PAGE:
Inside the Flat Earth conference, where the world’s oldest conspiracy theory is hot again

“August 2015,” Ginny, a California woman tells me. That’s when a friend forwarded her a video series on Flat Earth. “I spent like three nights wide awake and then I was hooked.”

This is the real currency in the Flat Earth community. Between speeches, everyone is showing each other YouTube videos on their phones. People reference each other by their YouTube names, and twice when I leave my seat I return to find advertisements for YouTube channels on the chair. A panel on Women in Flat Earth is more of a how-to on running a Flat Earth YouTube channel while female.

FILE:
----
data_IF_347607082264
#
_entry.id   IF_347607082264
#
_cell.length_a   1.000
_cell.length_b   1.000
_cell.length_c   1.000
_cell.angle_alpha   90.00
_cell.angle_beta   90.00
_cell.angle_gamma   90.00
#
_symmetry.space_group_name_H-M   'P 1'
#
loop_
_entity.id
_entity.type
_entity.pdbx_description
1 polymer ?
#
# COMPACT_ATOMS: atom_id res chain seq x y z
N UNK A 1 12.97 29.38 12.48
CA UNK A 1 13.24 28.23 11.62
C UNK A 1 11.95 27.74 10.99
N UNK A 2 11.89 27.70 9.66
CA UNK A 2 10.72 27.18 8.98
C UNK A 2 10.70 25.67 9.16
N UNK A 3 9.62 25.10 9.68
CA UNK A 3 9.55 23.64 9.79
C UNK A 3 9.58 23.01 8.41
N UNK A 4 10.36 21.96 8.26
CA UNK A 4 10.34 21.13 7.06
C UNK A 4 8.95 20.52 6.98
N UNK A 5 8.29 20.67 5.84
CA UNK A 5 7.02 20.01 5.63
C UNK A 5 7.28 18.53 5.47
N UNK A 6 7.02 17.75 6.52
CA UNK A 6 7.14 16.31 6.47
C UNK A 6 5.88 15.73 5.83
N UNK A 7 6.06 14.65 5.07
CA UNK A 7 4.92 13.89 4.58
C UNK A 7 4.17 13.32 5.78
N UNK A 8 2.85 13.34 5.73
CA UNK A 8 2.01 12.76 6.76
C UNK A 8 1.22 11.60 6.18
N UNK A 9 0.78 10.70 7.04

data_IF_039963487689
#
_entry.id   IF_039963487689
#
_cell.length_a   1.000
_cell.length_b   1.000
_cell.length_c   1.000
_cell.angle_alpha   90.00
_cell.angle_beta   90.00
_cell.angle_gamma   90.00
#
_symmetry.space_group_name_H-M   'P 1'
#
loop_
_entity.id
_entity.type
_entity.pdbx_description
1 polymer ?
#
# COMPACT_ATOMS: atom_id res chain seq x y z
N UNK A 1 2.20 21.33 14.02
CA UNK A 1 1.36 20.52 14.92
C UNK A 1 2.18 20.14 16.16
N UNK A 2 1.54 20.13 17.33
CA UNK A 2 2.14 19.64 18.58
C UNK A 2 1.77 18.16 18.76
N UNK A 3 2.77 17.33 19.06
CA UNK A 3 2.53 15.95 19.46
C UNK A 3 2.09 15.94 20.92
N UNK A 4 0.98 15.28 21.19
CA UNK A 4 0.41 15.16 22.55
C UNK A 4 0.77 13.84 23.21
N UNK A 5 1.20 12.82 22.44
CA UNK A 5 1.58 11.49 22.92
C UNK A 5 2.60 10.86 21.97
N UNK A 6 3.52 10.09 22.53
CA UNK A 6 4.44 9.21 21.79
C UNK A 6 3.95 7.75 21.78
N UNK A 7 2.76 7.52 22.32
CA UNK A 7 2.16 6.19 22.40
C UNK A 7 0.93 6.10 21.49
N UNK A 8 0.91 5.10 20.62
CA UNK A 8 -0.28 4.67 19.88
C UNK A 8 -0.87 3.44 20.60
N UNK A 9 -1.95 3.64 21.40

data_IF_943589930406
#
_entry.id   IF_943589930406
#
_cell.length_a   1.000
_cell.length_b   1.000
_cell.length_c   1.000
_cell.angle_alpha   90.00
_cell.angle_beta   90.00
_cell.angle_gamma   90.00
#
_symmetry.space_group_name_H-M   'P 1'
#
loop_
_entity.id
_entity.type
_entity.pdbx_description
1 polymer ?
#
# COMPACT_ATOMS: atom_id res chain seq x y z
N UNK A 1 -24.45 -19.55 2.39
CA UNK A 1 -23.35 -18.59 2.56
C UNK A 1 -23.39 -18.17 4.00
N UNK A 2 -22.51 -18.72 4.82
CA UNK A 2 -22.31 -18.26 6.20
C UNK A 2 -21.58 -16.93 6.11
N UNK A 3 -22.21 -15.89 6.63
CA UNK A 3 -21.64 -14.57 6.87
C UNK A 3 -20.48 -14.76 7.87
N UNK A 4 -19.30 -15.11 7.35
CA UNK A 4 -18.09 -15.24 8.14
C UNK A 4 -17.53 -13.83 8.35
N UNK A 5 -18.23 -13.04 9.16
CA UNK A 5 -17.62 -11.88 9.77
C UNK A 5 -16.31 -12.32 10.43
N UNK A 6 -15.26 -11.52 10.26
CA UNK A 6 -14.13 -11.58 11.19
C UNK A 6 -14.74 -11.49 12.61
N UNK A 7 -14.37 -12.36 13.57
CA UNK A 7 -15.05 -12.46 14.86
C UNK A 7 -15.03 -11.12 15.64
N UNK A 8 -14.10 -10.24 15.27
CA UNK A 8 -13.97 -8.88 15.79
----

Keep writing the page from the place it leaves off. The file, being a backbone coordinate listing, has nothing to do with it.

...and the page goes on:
YouTube wants you watching videos, as many as possible, for as long as possible. It’s the rare conspiracy on which conference-goers and I are in complete agreement. In order to maximize views, the Google-owned video giant recommends videos based on those you already watched. Videos with attention-grabbing titles and hot-button keywords often turn up high in the recommendation algorithm. Start watching videos for less extreme conspiracy theories like 9/11 trutherism or moon landing hoaxes, and YouTube will eventually recommend you a Flat Earth video.

Conference speaker Joshua Swift tells me a popular Flat Earth video “woke him up” to the movement. “It came on autoplay,” he says. “So I didn’t actively search for Flat Earth. Even months before, I was listening to Alex Jones.”